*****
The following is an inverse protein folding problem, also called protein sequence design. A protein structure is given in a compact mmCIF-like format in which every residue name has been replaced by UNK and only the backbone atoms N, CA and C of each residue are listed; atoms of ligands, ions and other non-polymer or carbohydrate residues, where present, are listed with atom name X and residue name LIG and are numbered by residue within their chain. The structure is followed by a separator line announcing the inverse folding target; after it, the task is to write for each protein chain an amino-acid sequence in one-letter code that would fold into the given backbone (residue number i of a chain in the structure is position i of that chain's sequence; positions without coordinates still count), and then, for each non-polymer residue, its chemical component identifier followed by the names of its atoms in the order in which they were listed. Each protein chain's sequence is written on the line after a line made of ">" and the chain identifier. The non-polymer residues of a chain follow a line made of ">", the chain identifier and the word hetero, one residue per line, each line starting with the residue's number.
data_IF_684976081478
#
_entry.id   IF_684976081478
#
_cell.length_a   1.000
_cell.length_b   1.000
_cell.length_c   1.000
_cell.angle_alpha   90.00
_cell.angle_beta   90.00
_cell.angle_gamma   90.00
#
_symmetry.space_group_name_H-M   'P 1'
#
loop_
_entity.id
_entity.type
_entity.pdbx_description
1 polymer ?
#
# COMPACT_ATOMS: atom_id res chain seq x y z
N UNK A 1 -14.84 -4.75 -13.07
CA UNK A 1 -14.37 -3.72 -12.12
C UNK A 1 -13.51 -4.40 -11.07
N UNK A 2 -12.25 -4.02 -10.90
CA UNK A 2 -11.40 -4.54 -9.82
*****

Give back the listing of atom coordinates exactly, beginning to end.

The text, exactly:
The following is an inverse protein folding problem, also called protein sequence design. A protein structure is given in a compact mmCIF-like format in which every residue name has been replaced by UNK and only the backbone atoms N, CA and C of each residue are listed; atoms of ligands, ions and other non-polymer or carbohydrate residues, where present, are listed with atom name X and residue name LIG and are numbered by residue within their chain. The structure is followed by a separator line announcing the inverse folding target; after it, the task is to write for each protein chain an amino-acid sequence in one-letter code that would fold into the given backbone (residue number i of a chain in the structure is position i of that chain's sequence; positions without coordinates still count), and then, for each non-polymer residue, its chemical component identifier followed by the names of its atoms in the order in which they were listed. Each protein chain's sequence is written on the line after a line made of ">" and the chain identifier. The non-polymer residues of a chain follow a line made of ">", the chain identifier and the word hetero, one residue per line, each line starting with the residue's number.
data_IF_684976081478
#
_entry.id   IF_684976081478
#
_cell.length_a   1.000
_cell.length_b   1.000
_cell.length_c   1.000
_cell.angle_alpha   90.00
_cell.angle_beta   90.00
_cell.angle_gamma   90.00
#
_symmetry.space_group_name_H-M   'P 1'
#
loop_
_entity.id
_entity.type
_entity.pdbx_description
1 polymer ?
#
# COMPACT_ATOMS: atom_id res chain seq x y z
N UNK A 1 -14.84 -4.75 -13.07
CA UNK A 1 -14.37 -3.72 -12.12
C UNK A 1 -13.51 -4.40 -11.07
N UNK A 2 -12.25 -4.02 -10.90
CA UNK A 2 -11.40 -4.54 -9.82